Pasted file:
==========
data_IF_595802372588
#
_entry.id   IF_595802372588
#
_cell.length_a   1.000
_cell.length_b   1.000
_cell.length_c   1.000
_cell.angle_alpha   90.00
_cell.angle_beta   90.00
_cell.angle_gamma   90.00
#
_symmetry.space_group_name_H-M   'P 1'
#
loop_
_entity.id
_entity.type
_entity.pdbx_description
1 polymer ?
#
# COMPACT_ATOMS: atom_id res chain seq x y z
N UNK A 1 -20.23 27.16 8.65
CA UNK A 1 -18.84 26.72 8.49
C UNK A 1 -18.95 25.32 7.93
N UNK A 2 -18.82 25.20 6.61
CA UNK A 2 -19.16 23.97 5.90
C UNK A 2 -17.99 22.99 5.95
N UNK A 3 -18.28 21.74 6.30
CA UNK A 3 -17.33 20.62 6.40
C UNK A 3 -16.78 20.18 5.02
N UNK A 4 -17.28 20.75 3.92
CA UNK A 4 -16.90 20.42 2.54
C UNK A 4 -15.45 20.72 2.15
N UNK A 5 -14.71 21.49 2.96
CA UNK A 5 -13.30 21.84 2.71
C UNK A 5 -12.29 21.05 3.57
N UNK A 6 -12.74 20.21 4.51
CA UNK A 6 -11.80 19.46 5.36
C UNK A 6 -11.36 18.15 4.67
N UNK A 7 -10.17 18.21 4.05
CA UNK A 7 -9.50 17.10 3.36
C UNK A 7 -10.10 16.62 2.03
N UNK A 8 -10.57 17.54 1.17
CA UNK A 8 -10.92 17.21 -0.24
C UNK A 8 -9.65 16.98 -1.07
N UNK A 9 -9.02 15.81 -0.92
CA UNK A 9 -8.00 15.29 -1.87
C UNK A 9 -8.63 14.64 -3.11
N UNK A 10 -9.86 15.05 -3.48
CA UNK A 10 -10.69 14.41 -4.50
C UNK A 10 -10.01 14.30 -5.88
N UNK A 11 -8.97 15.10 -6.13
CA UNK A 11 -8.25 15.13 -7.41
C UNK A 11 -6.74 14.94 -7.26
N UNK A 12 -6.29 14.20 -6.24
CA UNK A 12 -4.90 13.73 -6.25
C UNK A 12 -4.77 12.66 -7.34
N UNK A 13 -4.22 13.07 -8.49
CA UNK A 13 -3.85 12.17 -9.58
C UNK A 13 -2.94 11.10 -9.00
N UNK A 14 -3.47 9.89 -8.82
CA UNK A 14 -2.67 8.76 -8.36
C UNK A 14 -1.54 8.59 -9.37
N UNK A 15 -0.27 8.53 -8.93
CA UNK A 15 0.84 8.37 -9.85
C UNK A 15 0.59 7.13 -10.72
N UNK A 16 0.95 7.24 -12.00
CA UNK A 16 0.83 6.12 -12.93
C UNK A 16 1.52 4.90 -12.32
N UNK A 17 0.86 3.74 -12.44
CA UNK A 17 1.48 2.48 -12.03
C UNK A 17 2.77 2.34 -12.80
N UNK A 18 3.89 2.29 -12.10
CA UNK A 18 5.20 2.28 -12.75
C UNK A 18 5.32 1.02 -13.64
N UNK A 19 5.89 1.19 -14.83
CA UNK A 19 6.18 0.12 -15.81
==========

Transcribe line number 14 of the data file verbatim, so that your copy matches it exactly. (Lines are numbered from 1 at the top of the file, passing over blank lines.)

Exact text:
loop_